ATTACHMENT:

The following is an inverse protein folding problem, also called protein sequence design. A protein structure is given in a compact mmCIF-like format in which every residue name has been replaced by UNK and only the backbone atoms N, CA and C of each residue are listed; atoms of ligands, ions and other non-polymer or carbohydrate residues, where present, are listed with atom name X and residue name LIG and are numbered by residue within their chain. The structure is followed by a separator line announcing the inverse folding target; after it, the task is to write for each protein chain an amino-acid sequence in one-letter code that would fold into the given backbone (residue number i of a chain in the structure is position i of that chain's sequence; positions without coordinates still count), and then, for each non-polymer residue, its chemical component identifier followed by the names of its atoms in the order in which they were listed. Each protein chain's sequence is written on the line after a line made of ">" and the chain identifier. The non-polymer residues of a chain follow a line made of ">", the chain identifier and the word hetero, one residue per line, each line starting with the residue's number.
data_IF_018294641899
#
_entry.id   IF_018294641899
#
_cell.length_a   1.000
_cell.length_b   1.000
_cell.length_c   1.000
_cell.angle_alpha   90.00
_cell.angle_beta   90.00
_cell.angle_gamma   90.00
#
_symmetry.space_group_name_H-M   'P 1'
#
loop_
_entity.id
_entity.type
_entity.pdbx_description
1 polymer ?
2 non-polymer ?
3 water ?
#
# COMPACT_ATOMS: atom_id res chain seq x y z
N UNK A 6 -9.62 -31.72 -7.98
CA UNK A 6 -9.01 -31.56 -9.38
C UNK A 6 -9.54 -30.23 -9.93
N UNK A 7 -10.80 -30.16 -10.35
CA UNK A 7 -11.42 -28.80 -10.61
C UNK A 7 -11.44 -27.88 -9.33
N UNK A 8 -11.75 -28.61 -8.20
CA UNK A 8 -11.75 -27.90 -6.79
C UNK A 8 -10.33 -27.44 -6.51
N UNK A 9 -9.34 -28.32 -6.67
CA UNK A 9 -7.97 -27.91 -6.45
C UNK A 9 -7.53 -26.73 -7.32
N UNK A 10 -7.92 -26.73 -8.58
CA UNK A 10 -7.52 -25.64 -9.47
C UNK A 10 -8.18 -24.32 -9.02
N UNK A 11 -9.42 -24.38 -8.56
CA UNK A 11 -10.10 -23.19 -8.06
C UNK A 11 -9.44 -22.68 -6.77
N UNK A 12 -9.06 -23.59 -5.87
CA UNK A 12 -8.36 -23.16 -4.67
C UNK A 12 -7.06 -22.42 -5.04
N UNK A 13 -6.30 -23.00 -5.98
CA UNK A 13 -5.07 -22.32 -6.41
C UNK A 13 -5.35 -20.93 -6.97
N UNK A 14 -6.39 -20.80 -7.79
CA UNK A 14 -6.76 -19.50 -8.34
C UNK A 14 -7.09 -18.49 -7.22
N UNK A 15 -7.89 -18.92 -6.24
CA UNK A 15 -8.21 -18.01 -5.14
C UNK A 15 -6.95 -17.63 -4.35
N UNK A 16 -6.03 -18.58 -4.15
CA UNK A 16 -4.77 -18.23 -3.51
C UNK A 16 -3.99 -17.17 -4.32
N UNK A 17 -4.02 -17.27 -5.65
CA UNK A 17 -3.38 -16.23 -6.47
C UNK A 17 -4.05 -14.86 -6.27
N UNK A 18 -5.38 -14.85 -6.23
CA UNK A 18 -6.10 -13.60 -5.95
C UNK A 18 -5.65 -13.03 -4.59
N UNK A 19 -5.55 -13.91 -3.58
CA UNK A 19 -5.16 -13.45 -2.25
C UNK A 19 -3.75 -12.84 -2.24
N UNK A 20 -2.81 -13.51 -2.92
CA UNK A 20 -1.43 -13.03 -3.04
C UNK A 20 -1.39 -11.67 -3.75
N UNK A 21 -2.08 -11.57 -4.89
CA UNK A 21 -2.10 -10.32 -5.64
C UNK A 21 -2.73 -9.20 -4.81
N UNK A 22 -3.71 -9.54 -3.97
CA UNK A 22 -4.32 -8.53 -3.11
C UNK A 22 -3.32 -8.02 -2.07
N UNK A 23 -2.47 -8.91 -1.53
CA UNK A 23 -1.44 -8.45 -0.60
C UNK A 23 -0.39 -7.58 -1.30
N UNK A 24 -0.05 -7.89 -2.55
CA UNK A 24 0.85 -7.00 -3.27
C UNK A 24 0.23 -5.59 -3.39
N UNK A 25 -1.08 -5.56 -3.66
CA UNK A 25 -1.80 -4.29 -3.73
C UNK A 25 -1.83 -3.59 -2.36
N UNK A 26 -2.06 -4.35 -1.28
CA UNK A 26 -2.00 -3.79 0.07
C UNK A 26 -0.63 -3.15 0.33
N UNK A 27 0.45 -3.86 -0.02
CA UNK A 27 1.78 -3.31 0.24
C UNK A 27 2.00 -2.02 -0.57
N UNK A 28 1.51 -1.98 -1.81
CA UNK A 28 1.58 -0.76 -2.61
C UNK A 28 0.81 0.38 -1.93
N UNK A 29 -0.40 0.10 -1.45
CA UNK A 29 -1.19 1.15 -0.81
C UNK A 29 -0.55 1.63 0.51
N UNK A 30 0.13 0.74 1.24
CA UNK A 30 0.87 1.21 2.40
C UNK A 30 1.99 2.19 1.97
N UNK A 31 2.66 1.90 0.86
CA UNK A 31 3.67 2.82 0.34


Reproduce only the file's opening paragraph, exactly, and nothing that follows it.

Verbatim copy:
The following is an inverse protein folding problem, also called protein sequence design. A protein structure is given in a compact mmCIF-like format in which every residue name has been replaced by UNK and only the backbone atoms N, CA and C of each residue are listed; atoms of ligands, ions and other non-polymer or carbohydrate residues, where present, are listed with atom name X and residue name LIG and are numbered by residue within their chain. The structure is followed by a separator line announcing the inverse folding target; after it, the task is to write for each protein chain an amino-acid sequence in one-letter code that would fold into the given backbone (residue number i of a chain in the structure is position i of that chain's sequence; positions without coordinates still count), and then, for each non-polymer residue, its chemical component identifier followed by the names of its atoms in the order in which they were listed. Each protein chain's sequence is written on the line after a line made of ">" and the chain identifier. The non-polymer residues of a chain follow a line made of ">", the chain identifier and the word hetero, one residue per line, each line starting with the residue's number.